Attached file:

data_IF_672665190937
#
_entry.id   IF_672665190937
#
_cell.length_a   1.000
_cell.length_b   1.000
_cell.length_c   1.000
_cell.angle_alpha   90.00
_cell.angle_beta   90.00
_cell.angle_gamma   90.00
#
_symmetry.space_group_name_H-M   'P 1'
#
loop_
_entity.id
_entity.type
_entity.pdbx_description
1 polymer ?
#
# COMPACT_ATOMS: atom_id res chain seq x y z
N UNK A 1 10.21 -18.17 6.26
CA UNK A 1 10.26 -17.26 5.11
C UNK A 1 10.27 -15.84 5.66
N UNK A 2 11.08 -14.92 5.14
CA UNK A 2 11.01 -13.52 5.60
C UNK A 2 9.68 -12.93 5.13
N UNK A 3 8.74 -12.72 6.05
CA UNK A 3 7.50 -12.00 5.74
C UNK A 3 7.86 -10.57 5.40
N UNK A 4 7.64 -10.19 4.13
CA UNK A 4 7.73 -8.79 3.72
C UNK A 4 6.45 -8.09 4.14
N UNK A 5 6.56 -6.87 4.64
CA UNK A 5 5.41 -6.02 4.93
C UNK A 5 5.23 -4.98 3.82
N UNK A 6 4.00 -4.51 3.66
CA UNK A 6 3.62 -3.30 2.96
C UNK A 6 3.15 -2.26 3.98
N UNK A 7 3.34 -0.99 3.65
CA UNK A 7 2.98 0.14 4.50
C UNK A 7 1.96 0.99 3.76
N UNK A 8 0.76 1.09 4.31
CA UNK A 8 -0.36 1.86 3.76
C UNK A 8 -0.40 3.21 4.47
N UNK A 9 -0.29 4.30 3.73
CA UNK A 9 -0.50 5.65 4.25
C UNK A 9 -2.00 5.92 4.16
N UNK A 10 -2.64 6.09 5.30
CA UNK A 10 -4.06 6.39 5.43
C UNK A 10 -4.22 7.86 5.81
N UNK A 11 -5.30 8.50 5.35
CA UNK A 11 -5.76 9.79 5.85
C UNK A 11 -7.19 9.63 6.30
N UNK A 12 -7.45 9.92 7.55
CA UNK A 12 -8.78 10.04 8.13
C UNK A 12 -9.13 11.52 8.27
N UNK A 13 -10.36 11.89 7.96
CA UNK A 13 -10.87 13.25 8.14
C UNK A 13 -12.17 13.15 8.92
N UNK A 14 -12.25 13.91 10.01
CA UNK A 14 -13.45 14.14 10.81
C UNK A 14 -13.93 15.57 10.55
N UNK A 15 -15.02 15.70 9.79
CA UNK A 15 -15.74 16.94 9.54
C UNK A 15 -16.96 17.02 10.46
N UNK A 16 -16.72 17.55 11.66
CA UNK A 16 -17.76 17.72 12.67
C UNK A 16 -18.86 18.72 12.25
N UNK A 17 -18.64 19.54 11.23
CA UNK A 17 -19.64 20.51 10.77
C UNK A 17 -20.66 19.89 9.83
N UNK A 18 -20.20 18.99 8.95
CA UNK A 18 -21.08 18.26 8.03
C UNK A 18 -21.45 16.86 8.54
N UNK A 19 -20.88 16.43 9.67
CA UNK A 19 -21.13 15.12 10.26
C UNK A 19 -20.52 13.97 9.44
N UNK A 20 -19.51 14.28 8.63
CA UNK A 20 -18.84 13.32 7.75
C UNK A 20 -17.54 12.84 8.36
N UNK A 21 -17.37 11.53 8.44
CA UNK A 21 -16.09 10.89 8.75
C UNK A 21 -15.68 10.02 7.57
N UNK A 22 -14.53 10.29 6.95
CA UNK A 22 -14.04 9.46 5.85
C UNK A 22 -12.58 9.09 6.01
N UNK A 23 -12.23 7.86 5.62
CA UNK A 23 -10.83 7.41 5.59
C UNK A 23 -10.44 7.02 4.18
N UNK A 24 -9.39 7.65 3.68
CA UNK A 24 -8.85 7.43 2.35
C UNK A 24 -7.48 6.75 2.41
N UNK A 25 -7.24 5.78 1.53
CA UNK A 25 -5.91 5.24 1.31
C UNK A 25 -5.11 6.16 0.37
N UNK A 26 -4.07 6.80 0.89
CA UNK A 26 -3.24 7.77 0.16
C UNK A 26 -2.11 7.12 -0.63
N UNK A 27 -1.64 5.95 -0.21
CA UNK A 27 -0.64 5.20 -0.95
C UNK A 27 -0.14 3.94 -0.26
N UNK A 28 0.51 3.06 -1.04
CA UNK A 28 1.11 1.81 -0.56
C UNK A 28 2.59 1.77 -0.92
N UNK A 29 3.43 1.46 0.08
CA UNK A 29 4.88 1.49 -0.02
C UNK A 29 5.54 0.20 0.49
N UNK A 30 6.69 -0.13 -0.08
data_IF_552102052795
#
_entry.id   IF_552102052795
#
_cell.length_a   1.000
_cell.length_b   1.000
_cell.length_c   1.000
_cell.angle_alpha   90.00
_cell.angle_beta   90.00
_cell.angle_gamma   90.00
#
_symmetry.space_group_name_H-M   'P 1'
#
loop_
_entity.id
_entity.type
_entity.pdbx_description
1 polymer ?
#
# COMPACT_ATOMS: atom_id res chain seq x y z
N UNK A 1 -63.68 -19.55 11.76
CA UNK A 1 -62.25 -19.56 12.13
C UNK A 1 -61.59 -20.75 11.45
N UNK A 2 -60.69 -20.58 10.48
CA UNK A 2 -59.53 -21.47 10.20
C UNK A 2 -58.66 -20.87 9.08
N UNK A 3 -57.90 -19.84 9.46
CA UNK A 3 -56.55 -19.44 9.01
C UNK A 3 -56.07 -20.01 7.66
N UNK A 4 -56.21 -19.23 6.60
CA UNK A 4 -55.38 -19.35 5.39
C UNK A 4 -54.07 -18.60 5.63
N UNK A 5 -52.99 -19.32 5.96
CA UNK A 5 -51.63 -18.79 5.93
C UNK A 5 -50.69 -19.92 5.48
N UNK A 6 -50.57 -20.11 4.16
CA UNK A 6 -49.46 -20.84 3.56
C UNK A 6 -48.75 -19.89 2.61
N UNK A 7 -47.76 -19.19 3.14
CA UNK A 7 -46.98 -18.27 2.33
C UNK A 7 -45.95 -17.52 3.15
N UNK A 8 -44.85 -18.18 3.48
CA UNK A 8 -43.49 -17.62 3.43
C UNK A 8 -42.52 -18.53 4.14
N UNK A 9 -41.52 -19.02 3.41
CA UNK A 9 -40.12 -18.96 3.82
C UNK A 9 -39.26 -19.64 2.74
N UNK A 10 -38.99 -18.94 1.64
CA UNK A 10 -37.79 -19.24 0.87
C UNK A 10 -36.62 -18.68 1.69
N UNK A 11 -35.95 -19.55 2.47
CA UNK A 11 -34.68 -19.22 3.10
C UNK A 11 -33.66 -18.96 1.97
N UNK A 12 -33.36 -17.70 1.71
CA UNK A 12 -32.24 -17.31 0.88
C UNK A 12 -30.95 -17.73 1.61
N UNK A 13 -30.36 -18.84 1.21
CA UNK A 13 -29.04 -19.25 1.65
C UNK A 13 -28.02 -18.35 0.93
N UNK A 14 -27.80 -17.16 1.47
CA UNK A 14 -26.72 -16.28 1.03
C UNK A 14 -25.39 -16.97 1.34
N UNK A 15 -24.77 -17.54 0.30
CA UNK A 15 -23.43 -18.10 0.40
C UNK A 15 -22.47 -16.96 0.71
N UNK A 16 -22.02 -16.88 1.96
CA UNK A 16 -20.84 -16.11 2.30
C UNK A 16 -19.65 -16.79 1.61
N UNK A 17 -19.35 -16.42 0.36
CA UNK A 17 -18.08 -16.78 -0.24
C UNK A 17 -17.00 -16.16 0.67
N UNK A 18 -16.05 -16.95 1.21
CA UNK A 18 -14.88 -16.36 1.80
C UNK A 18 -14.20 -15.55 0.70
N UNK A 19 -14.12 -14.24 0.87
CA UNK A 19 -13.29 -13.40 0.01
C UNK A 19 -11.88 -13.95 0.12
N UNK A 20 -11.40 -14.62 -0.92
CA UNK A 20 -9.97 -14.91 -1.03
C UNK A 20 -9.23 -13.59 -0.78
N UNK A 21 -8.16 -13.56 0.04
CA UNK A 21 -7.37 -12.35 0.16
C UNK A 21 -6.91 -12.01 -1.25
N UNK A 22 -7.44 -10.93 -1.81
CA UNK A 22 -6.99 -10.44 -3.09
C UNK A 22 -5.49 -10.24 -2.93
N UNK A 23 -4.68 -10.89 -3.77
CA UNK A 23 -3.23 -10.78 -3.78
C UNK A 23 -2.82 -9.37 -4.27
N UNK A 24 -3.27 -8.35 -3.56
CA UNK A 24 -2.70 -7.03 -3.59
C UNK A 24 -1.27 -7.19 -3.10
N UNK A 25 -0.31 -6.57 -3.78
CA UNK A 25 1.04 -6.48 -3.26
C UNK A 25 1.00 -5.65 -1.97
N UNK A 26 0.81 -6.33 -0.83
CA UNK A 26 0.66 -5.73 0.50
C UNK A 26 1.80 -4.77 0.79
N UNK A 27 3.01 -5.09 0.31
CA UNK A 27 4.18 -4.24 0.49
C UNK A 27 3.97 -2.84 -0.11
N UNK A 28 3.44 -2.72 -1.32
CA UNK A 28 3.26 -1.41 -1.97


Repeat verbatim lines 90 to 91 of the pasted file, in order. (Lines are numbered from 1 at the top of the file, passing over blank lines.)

N UNK A 24 -9.39 7.65 3.68
CA UNK A 24 -8.85 7.43 2.35